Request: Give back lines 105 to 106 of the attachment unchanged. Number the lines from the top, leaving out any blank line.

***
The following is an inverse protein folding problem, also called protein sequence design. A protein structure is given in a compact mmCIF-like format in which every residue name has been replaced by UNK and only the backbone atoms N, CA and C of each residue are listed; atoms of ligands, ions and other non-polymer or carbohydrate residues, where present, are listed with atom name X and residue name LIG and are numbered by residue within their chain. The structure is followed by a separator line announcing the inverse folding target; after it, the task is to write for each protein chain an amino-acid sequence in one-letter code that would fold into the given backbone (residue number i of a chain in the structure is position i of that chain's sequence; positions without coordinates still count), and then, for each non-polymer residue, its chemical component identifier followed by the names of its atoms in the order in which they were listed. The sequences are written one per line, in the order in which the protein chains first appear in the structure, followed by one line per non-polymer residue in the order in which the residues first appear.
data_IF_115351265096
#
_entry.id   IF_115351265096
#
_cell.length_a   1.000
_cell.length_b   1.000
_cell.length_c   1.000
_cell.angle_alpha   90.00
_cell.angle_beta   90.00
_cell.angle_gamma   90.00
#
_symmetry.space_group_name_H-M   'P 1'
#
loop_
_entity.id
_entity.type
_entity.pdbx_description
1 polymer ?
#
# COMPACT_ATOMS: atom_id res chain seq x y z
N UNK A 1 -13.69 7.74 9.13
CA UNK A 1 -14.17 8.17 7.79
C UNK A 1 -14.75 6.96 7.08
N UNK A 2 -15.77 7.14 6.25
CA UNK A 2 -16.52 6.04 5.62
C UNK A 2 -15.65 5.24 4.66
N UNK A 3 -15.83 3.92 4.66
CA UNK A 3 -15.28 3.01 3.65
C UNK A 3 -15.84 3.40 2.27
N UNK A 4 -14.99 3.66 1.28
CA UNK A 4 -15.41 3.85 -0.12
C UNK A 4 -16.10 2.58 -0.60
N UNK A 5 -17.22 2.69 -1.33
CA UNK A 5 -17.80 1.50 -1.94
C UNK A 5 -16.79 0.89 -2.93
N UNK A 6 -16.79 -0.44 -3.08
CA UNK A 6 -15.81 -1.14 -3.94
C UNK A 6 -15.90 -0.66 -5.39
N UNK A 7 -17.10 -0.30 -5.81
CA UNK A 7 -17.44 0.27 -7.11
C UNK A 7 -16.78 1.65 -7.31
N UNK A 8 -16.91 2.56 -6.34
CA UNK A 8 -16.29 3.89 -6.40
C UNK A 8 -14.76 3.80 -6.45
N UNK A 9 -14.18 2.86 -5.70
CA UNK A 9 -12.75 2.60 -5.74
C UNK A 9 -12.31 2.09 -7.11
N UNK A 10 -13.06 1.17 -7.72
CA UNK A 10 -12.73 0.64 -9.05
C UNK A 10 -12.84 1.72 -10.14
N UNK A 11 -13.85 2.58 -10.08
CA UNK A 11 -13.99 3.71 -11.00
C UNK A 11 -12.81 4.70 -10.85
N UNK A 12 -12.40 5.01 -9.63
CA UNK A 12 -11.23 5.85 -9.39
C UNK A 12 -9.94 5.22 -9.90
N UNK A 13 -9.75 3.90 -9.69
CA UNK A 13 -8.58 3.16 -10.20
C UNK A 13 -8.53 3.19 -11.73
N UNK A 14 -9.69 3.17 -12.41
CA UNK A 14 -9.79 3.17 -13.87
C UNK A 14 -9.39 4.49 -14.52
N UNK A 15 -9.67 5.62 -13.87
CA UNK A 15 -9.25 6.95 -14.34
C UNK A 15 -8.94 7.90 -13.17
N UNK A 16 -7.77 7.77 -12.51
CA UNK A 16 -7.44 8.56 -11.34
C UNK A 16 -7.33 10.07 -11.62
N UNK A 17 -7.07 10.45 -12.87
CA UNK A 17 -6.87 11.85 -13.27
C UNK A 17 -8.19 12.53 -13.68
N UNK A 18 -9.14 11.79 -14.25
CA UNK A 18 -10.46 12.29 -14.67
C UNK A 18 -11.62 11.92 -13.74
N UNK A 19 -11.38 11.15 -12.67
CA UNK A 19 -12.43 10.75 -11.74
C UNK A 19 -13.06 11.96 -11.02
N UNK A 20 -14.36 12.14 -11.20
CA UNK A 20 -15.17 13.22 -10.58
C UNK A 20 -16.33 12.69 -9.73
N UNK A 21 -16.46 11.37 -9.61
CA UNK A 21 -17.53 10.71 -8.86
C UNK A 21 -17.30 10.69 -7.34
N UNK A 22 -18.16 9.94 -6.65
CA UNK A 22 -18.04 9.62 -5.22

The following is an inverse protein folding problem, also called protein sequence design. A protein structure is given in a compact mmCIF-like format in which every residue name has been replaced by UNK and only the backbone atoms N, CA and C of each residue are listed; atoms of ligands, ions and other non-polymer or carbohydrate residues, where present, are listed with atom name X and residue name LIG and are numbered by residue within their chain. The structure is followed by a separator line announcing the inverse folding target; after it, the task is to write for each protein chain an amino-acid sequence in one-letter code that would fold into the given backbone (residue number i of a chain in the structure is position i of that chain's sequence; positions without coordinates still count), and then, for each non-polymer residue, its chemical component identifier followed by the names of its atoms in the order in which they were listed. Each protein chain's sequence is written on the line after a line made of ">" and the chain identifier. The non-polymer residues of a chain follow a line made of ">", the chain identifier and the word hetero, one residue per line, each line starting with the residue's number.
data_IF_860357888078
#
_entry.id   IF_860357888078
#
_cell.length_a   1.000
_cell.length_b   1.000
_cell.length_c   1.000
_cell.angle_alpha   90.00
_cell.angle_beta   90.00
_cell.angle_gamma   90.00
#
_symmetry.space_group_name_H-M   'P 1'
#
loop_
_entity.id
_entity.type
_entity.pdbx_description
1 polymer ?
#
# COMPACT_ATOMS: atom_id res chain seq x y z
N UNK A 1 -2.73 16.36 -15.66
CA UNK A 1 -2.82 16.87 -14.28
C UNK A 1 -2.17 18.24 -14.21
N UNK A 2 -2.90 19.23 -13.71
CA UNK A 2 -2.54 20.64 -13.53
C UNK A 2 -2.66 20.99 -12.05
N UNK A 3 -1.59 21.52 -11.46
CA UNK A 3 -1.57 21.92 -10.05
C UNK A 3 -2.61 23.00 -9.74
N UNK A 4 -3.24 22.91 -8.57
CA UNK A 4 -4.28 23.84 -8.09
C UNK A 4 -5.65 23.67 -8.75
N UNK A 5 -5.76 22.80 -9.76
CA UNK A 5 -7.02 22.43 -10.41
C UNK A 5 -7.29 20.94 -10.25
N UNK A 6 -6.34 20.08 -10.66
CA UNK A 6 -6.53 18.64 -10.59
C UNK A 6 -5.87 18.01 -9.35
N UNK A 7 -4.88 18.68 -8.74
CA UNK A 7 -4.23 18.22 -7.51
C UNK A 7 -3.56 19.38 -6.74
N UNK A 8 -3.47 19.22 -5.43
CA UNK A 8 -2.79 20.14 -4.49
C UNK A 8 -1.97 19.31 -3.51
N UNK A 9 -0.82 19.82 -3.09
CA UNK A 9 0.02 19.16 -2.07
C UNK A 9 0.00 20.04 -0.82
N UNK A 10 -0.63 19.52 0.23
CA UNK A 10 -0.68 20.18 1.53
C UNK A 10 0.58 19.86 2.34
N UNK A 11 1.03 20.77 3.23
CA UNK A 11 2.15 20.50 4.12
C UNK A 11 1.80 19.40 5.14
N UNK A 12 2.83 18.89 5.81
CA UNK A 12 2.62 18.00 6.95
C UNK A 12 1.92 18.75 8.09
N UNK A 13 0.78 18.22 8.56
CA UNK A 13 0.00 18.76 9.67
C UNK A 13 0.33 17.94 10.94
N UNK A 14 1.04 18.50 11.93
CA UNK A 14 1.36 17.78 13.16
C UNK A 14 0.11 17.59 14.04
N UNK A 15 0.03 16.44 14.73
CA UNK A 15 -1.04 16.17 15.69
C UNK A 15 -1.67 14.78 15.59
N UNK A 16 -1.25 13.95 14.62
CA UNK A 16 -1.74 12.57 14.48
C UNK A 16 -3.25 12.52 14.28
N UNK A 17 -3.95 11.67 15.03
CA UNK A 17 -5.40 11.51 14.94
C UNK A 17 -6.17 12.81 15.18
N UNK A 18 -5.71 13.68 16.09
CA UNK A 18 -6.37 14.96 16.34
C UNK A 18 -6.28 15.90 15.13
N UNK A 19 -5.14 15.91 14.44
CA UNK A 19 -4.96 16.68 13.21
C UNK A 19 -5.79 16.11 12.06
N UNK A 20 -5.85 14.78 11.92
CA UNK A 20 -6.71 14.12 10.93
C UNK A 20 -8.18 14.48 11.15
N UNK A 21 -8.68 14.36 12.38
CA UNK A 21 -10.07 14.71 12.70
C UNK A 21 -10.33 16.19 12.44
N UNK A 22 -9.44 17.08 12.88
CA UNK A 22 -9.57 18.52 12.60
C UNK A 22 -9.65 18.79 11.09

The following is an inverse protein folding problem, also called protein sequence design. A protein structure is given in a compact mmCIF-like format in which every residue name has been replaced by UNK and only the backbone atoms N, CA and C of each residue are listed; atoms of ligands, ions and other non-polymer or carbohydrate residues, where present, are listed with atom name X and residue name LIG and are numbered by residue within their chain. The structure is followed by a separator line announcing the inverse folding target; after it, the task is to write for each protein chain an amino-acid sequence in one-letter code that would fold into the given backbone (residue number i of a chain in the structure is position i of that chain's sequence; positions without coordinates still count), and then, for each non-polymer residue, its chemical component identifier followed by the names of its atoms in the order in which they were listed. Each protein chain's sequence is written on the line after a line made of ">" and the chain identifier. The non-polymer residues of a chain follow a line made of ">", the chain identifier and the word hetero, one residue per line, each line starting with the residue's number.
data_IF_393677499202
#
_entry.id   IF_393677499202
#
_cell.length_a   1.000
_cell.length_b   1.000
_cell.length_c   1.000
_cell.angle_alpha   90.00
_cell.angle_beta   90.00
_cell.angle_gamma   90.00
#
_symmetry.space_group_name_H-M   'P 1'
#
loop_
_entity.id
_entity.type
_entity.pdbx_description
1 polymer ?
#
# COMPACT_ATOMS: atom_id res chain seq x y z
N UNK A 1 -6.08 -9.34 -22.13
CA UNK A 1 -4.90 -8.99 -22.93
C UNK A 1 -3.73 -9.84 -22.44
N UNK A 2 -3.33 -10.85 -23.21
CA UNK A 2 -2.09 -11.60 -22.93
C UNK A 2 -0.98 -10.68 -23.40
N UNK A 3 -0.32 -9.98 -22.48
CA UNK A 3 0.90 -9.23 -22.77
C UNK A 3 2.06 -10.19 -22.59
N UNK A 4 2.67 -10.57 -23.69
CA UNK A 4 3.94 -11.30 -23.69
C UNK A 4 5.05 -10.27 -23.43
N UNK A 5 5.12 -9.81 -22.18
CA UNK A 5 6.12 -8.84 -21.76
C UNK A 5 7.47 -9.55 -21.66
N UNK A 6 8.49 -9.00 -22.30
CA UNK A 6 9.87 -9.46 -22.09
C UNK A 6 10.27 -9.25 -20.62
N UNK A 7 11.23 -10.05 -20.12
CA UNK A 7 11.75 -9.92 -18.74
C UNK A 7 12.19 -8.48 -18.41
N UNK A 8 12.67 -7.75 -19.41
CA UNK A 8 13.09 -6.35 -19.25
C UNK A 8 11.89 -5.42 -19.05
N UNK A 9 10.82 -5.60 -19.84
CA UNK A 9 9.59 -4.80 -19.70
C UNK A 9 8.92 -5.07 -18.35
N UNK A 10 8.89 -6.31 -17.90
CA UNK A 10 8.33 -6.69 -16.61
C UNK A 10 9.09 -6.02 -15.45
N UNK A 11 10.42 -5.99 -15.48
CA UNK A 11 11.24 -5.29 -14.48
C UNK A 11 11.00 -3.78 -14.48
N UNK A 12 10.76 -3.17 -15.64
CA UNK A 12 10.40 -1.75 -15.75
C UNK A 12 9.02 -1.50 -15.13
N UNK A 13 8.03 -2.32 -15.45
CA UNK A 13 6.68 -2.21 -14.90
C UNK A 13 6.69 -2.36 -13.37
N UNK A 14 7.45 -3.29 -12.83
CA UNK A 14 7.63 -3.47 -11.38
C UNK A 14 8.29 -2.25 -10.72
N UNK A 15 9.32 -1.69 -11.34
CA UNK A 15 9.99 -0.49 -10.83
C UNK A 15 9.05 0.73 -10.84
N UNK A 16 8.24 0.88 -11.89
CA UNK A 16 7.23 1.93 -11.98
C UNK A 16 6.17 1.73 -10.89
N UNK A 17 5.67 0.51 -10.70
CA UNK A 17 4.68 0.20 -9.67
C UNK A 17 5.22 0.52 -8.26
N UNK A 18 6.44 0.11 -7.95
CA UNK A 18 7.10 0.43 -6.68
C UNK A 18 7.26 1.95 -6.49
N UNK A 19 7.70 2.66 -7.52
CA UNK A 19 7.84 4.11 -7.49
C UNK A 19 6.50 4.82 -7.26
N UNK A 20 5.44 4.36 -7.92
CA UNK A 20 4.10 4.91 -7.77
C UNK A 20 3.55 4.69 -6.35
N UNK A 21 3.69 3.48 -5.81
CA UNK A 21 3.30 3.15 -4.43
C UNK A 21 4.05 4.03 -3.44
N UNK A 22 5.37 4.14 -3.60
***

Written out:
1 polymer ?
#